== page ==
Pythagoras Was Wrong About Music

12:12 minutes

A marble bust of Pythagoras surrounded by a graphic of music notes and triangles and math equations
Credit: Shutterstock, composite image by Emma Gometz for Science Friday

The ancient Greek philosopher Pythagoras proposed a mathematical argument for what music sounds best to the ear: According to legend, he said listeners preferred music with chords adhering to perfect mathematical ratios, like 3:2. This concept has persisted in modern Western music, specifically for building harmonies.

But new research out of the University of Cambridge disputes this idea. A set of behavioral experiments with more than 4,000 participants in the US and South Korea found that listeners actually prefer chords with a slightly imperfect mathematical ratio, particularly when played with non-Western instruments.

Tim Revell, deputy US editor of New Scientist joins Ira to talk through this story, as well as other big science stories of the week, including a big change to YouTube’s algorithm, a new battery breakthrough for electric cars, and the Smokehouse Creek Fire in Texas.

Segment Guests

Tim Revell

Tim Revell is Executive Editor at New Scientist in London, England.

Segment Transcript

IRA FLATOW: This is Science Friday. I’m Ira Flatow. Later in the hour, a rundown of Florida’s measles outbreak, and the science behind what makes snakes evolutionary superstars.

First, back in ancient Greece, the philosopher Pythagoras proposed a mathematical argument for what music sounds best to the ear. According to legend, Pythagoras said listeners preferred music played in certain perfect mathematical ratios. This concept has persisted in modern Western music, specifically for building harmonies. But it turns out that Pythagoras was wrong.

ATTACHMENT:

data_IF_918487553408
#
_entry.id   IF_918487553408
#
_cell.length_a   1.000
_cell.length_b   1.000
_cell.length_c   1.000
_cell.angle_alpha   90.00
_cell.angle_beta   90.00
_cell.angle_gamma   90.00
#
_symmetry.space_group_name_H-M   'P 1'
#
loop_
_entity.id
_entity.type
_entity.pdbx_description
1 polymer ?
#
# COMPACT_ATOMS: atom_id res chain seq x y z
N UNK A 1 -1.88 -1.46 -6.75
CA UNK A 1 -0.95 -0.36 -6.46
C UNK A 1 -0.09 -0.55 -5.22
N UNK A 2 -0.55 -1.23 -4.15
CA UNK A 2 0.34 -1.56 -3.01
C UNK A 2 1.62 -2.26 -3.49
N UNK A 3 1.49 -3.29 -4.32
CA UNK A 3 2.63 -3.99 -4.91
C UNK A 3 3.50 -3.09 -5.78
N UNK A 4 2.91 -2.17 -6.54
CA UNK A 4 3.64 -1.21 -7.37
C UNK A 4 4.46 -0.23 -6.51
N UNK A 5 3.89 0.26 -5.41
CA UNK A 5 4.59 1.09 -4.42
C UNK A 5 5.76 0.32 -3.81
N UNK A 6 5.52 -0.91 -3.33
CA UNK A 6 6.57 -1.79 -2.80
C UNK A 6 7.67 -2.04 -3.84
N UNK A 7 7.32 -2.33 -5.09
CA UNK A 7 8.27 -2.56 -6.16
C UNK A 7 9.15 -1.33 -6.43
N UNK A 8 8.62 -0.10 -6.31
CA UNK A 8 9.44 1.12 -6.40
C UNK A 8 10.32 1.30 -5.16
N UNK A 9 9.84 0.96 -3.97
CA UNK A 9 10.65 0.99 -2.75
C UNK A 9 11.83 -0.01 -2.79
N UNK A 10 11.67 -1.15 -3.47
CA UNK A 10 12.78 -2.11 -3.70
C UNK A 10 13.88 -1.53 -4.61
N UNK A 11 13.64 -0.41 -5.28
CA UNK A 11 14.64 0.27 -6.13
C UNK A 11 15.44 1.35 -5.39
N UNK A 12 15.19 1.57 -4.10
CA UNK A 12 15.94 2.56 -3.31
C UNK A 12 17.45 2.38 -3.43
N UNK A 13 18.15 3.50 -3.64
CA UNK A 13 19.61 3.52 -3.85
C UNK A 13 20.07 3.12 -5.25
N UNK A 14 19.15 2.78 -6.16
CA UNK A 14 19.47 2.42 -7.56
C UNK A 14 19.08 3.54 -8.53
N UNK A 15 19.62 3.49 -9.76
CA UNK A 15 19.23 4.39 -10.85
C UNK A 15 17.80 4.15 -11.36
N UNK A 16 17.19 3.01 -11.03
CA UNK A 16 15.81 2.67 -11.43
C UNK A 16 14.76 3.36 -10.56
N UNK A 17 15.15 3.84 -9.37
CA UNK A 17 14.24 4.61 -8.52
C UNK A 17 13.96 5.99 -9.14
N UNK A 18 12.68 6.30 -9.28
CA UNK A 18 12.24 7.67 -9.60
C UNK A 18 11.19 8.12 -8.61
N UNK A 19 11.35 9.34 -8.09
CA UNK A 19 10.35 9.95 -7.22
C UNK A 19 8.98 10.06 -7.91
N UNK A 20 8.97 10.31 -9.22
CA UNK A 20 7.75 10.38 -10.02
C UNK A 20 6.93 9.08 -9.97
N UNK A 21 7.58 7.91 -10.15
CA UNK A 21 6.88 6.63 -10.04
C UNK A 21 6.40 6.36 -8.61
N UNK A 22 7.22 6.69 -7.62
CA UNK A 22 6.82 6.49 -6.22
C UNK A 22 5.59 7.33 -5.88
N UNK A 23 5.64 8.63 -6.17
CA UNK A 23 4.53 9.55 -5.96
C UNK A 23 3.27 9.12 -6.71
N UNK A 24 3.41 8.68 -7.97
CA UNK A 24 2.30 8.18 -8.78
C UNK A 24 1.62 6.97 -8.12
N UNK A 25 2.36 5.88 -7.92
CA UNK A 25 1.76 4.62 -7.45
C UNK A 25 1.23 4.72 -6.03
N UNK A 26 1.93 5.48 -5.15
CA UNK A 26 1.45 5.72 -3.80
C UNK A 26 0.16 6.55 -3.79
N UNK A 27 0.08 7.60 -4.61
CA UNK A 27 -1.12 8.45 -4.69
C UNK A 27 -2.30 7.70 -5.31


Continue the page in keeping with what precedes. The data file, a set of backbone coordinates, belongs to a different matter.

Joining me to break this down and other science stories of the week, is Tim Revell, Executive Editor for New Scientist and host of the New Scientist weekly podcast. He comes to us from New York City. Welcome back, Tim.

TIM REVELL: Hi. Thanks for having me.

IRA FLATOW: Well, before we go disputing what Pythagoras said, explain to me what he meant by saying music sounds best when notes are in certain mathematical ratios.

TIM REVELL: Yeah. So there’s this story about Pythagoras, that apparently he was walking along the street in ancient Greece, and he heard blacksmiths hammering on metal and noticed that certain combinations of the ringing metal sounded more pleasant than others. This led him to the idea that there are certain frequencies that sound best to the human ear combined together when they are in simple mathematical ratios.

So for example, when those frequencies are in a ratio of 3 to 2, that’s known as a perfect fifth. And when they’re in the ratio of 4 to 3, that’s known as a perfect fourth. Now, this idea has really become canon for Western musical theory, and so it shapes how instruments are tuned and which chords musicians play.

IRA FLATOW: Studies have shown that that is wrong, is what you’re saying.

TIM REVELL: Yeah. So those notes, they do sound good together. But what is certainly not true is that there is some universal, mathematical rule that says this is the only music that sounds good together. In fact, we’re much more sophisticated than that. So a team at the University of Cambridge, they looked to really study this. And they surveyed over 4,000 people in the UK and South Korea, testing them on their perceptions of music. And to do this, they played them different chords in different ratios and asked them what they thought sounded best.